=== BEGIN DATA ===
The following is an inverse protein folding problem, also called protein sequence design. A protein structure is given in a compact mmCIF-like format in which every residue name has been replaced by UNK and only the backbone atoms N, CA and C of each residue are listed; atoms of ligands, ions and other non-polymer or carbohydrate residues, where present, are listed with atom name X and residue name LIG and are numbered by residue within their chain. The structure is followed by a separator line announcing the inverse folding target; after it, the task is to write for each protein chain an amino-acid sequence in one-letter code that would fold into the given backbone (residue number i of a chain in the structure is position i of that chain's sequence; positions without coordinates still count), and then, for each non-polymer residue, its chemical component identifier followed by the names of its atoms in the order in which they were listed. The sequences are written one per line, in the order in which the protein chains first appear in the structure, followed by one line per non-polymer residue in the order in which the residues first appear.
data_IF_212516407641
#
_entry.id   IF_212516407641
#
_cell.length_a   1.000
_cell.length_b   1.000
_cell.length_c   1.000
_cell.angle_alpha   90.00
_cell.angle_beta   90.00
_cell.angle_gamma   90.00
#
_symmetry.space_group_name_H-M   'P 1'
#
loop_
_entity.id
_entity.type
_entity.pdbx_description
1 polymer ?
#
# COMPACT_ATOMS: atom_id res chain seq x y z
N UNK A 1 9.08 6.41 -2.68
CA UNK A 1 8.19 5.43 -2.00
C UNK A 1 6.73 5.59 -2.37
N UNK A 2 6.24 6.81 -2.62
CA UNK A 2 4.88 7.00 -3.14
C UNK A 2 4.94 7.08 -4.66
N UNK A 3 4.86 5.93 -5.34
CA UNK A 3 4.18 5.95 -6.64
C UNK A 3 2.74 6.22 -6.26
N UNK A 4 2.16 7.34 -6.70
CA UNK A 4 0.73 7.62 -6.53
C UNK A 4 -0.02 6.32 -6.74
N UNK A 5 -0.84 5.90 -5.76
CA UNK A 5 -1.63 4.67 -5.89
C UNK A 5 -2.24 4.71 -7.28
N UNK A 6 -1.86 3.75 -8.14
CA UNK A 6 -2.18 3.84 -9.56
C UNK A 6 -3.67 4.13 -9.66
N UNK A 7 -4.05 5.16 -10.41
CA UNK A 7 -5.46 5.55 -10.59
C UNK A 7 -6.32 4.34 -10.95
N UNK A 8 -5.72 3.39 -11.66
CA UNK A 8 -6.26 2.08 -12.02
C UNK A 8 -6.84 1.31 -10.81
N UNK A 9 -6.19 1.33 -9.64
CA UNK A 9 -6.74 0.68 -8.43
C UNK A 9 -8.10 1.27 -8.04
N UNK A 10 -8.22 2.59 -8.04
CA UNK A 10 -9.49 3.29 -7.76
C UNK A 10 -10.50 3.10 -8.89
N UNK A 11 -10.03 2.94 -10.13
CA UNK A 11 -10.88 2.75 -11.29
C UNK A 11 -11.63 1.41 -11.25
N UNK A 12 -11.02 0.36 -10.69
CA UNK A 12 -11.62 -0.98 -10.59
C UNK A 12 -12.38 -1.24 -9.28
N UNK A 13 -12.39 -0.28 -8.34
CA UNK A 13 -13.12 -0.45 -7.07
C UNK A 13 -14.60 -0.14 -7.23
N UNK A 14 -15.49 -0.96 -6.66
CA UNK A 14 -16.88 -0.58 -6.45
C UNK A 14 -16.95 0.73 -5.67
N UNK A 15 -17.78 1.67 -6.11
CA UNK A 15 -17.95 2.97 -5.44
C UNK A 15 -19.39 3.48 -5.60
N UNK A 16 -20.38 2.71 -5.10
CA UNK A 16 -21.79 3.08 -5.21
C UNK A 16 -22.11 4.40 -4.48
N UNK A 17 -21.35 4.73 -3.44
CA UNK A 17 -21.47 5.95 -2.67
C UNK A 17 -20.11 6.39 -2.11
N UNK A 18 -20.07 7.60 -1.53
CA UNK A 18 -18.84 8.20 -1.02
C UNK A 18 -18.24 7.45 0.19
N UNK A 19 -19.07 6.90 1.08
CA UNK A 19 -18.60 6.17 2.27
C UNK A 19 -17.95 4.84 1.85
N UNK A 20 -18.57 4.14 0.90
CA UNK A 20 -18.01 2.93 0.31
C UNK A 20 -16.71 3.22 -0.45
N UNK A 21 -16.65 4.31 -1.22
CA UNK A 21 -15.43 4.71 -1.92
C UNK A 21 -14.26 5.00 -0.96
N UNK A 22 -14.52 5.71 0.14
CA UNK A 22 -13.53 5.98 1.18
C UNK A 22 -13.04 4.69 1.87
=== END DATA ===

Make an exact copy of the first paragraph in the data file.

The following is an inverse protein folding problem, also called protein sequence design. A protein structure is given in a compact mmCIF-like format in which every residue name has been replaced by UNK and only the backbone atoms N, CA and C of each residue are listed; atoms of ligands, ions and other non-polymer or carbohydrate residues, where present, are listed with atom name X and residue name LIG and are numbered by residue within their chain. The structure is followed by a separator line announcing the inverse folding target; after it, the task is to write for each protein chain an amino-acid sequence in one-letter code that would fold into the given backbone (residue number i of a chain in the structure is position i of that chain's sequence; positions without coordinates still count), and then, for each non-polymer residue, its chemical component identifier followed by the names of its atoms in the order in which they were listed. The sequences are written one per line, in the order in which the protein chains first appear in the structure, followed by one line per non-polymer residue in the order in which the residues first appear.